Survey finds labour shortages a bigger worry than supply chain issues
Amid the threat of recession, staffing issues are far more of a concern than supply chain issues for global executives.
Labour shortages (48 per cent), employee turnover (31 per cent) and workplace stress (10 per cent) are bigger operational challenges than supply chain issues (nine per cent), finds digital frontline workplace WorkJam.
Also, retention ranks as a much more important workforce initiative than improving customer service. One-third of execs cite retention as their top imperative, followed by attracting talent (28 per cent), upskilling staff to be able to "do more with less" (20 per cent), improving operational efficiency (12 per cent) and delivering better customer service (seven per cent).
"Customers across industries are dealing with high turnover, and this survey suggests that executives understand it's imperative to meet the needs of employees who are choosing to stay, but are looking for a better work environment, more flexible schedules, and career mobility," says Steven Kramer, CEO of WorkJam.
"In the retail industry, specifically, the back-to-school season is coming up fast and executives know they must hold on to great employees to be able to provide an excellent customer experience.”
Despite the threat of recession, nearly a third (31 per cent) of American workers are actively looking for a new job, finds the Conference Board.
Focused on employee retention
Retail leaders are looking to meet employees' needs as individuals wherever they can, he says.
“This includes prioritizing professional development, team-building activities, and providing a better work-life balance."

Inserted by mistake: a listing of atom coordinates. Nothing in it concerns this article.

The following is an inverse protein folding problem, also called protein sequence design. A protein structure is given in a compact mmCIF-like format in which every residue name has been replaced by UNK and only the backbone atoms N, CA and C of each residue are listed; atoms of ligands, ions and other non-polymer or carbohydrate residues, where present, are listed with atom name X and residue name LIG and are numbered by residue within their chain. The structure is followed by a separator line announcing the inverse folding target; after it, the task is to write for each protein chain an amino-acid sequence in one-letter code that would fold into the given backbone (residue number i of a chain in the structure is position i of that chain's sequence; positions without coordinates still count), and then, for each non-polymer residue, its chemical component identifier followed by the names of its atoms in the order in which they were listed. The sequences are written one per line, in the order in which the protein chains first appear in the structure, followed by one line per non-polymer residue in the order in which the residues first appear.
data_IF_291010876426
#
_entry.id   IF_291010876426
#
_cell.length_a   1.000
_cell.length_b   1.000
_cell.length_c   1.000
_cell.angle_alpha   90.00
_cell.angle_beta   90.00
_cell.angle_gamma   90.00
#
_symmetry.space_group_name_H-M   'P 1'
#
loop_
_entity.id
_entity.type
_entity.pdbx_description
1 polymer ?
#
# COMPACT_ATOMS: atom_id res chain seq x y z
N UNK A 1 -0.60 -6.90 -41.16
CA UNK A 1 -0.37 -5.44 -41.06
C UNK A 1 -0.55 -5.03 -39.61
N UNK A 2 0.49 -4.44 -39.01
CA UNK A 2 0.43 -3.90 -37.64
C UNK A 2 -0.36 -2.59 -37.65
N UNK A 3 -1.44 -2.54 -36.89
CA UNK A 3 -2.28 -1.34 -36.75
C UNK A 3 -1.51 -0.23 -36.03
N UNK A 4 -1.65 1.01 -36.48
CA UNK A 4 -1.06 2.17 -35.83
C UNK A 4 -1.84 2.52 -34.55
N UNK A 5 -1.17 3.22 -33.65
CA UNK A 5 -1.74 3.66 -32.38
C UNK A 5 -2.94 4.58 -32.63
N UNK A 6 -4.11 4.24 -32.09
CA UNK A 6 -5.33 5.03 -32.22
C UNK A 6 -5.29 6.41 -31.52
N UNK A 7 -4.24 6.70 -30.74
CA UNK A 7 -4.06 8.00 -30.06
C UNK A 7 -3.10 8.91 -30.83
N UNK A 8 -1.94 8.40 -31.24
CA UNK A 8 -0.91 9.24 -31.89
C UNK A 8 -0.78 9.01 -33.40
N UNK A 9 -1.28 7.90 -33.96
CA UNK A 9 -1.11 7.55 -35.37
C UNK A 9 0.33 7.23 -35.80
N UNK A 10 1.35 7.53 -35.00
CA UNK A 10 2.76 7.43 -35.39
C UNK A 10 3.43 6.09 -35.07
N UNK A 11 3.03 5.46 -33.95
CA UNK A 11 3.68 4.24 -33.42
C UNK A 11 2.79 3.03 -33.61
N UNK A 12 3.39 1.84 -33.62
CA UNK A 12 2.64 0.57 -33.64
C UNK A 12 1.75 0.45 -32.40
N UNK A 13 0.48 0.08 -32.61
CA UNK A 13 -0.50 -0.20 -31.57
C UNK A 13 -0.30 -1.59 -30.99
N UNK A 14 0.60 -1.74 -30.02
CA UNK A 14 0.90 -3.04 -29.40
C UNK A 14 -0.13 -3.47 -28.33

To improve retention, employers are increasing pay (60 per cent), adding perks (50 per cent) and looking to share employees across locations and regions (41 per cent).
This makes a lot of sense, as three-quarters of executives think employees are leaving their company for better-paying jobs, according to the survey of 138 executives in North America, Europe, Asia and South America, in June 2022.
Among Canadian workers considering changing jobs in the next six months, 88 per cent say compensation is the most important factor, according to a survey by ADP.
Also, other employers think that staff are leaving for career development reasons (67 per cent), for better schedule flexibility and work-life balance (49 per cent) and for better benefits (44 per cent), according to WorkJam.
Roughly half (49 per cent) believe talent leaves to attain better schedule flexibility and work-life balance while 44 per cent believe employees leave in search of better benefits.
When it comes to retaining workers, stay interviews are important, says Ann Hiatt, leadership strategist at Ann Hiatt consulting.
“Too many organizations wait until a valued employee is on the way out to the door to reactively conduct exit interviews. Smart leaders have proactive conversations with their critical, star performers to ensure that they feel valued and know they will be invested in long term,” she says.